Yorik Ben-David, director-general of the Israel Association of Composers and Publisher (ACUM), likens the popular Internet site to a grownup who hands children loaded guns, then shows them the target and invites them to shoot.

"That is what is happening. They are destroying an entire industry and are hurting artists and record producers who don't have the tools to fight back," says Ben-David, noting that Israeli music is also marketed illegally on the Napster site.

If Napster were an Israeli company, it would be off the Net by now, says Haim Ravia, a lawyer who acts as a consultant to ACUM on Internet copyright issues.

In Israel, Ravia notes, copyright laws are very strict and Napster would be considered an accomplice to copyright infringement, a crime punishable under both criminal and civil law; the former carries a jail sentence, the latter stipulates a fine of up to nearly $5,000 per infringement .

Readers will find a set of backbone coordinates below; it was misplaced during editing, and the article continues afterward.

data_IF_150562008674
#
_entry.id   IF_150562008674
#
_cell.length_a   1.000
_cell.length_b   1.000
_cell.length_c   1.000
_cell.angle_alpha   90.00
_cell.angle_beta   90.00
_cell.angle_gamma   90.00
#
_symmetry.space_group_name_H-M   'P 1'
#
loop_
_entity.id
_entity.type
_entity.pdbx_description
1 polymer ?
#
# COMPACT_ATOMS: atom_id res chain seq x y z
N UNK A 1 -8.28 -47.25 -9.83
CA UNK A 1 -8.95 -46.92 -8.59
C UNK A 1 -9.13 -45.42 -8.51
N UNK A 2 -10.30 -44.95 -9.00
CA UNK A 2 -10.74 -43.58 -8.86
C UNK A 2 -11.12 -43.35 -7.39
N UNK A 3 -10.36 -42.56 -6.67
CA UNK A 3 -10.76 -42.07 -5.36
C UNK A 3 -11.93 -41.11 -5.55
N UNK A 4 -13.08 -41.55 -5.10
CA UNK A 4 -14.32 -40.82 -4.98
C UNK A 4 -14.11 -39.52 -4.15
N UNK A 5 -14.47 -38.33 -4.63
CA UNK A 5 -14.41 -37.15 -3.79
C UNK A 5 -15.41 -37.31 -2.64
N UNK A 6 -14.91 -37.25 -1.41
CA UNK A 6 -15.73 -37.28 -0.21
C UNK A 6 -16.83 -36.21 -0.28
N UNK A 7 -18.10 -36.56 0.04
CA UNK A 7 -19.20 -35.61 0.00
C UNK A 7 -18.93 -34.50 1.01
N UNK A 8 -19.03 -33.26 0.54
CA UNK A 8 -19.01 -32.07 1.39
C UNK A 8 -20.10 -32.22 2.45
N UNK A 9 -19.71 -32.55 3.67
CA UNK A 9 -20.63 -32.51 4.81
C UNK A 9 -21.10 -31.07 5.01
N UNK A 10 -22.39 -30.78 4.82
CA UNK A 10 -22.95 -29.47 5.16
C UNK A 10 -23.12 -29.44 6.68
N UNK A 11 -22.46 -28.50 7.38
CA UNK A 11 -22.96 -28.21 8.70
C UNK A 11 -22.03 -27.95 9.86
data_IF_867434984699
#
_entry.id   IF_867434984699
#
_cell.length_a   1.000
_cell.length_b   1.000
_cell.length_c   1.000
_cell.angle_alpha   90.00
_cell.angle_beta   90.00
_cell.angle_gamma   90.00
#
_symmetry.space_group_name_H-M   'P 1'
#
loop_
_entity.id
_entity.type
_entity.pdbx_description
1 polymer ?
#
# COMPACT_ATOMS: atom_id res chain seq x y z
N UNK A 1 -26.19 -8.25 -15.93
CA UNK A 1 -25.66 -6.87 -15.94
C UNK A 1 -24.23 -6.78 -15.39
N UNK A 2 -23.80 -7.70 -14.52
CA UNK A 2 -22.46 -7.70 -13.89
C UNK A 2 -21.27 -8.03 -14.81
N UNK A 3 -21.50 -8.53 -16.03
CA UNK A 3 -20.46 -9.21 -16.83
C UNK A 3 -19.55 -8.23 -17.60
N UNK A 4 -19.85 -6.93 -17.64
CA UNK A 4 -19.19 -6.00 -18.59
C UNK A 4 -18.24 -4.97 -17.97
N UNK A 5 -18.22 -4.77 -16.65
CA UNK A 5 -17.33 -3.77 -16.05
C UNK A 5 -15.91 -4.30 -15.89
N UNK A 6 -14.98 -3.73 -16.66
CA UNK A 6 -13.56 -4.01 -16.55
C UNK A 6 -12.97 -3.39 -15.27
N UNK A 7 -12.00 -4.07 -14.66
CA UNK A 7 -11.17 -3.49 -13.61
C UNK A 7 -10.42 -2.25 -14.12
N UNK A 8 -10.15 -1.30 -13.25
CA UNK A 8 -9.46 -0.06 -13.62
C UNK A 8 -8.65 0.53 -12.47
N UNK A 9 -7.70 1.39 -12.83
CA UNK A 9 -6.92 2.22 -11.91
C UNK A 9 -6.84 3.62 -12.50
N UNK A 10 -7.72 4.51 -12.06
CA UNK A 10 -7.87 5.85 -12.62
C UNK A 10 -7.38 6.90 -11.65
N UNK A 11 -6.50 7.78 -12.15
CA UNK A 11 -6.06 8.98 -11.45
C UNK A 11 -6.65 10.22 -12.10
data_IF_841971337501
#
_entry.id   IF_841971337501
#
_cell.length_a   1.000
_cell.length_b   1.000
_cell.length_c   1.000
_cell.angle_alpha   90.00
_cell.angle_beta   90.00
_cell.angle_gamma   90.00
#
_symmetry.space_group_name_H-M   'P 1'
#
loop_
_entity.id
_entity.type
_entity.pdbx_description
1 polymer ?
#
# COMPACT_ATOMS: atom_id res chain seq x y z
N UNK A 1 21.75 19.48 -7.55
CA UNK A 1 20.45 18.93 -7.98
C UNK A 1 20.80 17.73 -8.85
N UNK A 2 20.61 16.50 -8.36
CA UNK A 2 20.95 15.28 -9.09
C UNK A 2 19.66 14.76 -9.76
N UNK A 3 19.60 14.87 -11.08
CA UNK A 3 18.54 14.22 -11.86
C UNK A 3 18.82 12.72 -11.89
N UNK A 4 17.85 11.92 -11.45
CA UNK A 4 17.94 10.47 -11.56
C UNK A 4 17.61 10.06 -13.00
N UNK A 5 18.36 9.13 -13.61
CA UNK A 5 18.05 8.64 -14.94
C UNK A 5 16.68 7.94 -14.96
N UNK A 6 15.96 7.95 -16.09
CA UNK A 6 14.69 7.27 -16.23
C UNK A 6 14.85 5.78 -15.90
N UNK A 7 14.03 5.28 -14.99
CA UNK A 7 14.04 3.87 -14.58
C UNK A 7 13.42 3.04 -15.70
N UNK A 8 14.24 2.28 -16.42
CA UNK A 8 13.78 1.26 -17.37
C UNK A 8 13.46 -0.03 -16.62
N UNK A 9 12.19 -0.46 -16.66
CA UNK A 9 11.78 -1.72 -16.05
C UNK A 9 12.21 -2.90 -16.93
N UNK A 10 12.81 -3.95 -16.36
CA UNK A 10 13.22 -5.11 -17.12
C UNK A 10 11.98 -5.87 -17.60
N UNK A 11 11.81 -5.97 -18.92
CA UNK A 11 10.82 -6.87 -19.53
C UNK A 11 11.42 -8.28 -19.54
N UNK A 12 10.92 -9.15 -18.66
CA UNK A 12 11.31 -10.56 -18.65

Even as it awaits the final ruling in the Napster case in the United States, the Israeli recording industry is fighting back.

The International Federation of the Phonographic Industry, which is affiliated with 16 Israeli record companies and 1,300 companies abroad, has a full-time employee surfing the Net, searching for local sites breaking copyright law by offering free downloads of Israeli music.

In the past six months, 154 Israeli sites have been removed from the Net, says Yohanan Banon, IFPI's director of enforcement.

"In Israel the law is very clear on infringement, not only for the Internet but having to do with any piracy. This makes it much easier to fight here than in the States. We don't have to prove damages, only that there was a copyrighted recording that was being used without having been legally purchased," Banon said.

In addition to looking for ways to eliminate the Net pirates, Israel's record industry is starting to realize that the Internet may actually be a profitable new market for Israeli music.